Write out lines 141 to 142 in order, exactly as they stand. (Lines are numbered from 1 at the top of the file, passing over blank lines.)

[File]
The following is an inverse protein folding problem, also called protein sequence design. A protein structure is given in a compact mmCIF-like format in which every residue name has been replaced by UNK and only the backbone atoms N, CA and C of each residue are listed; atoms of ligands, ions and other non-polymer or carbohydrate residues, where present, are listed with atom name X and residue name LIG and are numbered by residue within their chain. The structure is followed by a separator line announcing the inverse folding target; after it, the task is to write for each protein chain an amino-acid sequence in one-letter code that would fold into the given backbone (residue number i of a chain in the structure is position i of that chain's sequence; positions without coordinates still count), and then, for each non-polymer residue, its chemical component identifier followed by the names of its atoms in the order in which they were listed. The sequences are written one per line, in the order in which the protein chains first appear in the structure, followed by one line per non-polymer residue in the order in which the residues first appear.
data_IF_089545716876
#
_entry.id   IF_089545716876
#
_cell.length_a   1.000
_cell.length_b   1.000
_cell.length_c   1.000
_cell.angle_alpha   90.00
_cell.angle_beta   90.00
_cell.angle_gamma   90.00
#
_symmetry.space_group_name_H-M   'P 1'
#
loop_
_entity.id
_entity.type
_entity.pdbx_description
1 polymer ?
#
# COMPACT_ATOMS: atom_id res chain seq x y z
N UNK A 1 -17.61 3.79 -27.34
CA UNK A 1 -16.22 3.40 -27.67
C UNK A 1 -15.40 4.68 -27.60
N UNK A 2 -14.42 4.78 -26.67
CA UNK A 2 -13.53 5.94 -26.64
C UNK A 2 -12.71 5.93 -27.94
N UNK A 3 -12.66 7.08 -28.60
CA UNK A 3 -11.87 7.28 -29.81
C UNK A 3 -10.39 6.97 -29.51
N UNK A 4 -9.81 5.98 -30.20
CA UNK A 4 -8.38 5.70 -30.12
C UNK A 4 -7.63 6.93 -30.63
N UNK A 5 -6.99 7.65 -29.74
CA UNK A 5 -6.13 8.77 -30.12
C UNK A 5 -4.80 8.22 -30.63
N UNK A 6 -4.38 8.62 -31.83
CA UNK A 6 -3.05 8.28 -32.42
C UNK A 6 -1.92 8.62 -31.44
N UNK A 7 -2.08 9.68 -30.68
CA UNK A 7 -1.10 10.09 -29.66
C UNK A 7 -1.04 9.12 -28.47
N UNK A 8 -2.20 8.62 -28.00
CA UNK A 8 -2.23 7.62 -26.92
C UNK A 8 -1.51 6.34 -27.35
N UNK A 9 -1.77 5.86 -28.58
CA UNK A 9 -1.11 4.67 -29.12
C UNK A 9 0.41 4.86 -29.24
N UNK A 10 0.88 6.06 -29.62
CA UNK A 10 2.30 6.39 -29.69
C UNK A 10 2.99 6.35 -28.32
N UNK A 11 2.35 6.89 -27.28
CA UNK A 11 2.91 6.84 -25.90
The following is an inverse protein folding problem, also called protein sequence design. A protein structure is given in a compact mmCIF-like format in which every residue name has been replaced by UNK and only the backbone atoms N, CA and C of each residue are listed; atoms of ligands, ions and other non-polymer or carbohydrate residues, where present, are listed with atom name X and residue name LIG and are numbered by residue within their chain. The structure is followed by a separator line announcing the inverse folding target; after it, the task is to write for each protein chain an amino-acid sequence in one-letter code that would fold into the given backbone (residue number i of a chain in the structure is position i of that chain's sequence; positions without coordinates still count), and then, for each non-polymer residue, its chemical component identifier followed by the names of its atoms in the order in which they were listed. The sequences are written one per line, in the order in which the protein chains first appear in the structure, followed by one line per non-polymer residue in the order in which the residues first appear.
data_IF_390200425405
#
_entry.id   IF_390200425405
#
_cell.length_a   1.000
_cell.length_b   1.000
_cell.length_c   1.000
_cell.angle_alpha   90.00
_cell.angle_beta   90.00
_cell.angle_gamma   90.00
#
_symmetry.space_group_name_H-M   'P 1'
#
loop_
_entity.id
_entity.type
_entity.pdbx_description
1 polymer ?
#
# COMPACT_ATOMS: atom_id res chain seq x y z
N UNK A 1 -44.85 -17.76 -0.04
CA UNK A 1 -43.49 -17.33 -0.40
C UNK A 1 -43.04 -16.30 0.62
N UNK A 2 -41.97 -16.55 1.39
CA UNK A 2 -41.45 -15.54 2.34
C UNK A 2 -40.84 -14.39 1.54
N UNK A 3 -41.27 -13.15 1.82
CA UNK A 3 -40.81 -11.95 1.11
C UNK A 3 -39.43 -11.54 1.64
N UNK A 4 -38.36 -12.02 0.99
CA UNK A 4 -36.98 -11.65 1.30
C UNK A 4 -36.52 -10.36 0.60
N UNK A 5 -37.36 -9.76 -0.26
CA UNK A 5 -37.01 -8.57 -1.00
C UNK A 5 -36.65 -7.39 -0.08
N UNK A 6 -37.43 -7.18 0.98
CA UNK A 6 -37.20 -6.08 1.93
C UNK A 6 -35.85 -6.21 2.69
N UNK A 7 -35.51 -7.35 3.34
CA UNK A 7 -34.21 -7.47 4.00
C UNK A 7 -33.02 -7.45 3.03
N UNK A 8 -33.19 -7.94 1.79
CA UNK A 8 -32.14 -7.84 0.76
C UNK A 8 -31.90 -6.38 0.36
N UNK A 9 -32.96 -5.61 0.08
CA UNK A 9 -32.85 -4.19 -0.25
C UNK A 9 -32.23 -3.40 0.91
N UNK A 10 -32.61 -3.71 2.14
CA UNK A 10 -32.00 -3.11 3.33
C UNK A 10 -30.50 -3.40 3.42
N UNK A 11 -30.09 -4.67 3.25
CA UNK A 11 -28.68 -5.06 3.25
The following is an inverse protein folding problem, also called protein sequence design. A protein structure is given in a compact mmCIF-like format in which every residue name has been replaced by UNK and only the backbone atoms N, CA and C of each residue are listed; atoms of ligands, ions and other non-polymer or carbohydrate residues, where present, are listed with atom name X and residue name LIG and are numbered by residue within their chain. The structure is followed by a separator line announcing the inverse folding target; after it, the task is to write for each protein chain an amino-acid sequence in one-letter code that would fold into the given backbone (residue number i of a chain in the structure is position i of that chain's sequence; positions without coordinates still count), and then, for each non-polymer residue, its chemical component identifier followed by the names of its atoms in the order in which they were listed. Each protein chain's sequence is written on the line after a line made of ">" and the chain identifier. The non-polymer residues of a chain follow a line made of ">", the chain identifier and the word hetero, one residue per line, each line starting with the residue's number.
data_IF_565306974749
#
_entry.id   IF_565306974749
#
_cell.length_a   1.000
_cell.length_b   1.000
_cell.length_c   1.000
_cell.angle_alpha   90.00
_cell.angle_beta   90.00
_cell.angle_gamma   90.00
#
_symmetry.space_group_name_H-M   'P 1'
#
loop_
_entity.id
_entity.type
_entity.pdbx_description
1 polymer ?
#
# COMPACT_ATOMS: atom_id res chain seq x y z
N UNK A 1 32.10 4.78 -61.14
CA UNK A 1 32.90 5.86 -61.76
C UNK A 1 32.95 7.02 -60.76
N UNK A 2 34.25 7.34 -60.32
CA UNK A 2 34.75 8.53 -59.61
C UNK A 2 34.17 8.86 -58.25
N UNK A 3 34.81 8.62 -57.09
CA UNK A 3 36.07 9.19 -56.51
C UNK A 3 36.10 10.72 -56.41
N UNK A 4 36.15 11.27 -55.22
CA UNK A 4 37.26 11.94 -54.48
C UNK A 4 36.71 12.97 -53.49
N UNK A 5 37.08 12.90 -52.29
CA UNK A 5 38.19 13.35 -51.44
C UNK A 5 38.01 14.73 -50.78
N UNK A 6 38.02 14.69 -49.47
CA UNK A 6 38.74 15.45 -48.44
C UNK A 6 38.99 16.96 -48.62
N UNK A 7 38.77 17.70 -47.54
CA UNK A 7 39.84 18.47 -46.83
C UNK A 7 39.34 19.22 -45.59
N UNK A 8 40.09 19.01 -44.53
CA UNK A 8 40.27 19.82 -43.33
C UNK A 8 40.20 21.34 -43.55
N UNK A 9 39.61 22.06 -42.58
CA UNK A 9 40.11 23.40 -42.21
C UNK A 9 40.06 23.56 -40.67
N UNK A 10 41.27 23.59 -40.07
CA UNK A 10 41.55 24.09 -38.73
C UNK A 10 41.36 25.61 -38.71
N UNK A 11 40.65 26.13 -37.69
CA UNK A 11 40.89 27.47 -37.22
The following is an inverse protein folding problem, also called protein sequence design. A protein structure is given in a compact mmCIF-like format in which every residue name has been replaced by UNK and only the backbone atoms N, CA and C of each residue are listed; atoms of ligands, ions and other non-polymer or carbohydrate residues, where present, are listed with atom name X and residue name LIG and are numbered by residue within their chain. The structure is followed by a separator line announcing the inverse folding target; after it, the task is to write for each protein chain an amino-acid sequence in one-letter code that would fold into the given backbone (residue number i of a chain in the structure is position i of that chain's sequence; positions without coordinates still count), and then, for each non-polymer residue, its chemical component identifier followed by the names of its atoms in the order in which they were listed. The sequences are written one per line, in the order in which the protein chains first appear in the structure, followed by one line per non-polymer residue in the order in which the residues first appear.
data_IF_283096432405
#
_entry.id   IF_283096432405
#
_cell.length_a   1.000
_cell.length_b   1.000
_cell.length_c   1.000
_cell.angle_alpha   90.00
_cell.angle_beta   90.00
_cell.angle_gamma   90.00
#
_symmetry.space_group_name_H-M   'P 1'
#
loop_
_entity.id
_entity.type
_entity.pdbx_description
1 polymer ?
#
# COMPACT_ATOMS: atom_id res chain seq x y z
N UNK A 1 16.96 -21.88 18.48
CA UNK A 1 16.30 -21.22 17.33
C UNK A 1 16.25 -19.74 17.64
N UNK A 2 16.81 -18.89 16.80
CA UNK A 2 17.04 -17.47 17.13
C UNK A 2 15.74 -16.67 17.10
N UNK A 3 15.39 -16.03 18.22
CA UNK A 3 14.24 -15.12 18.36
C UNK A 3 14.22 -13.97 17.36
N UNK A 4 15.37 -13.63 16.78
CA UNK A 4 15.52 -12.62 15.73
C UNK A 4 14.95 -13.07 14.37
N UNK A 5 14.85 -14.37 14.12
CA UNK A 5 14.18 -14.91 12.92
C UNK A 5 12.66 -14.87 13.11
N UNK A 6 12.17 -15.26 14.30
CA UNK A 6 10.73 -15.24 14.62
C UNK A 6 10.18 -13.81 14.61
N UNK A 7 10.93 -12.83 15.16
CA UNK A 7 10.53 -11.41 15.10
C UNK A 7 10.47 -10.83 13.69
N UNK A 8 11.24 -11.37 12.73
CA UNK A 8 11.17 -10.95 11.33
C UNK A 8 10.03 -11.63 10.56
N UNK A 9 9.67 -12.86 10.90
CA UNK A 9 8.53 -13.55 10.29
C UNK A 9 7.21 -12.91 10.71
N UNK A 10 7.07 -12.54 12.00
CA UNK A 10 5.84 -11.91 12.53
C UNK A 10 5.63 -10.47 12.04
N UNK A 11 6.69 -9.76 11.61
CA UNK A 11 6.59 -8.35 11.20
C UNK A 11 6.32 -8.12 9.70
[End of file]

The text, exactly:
CA UNK A 5 38.19 13.35 -51.44
C UNK A 5 38.01 14.73 -50.78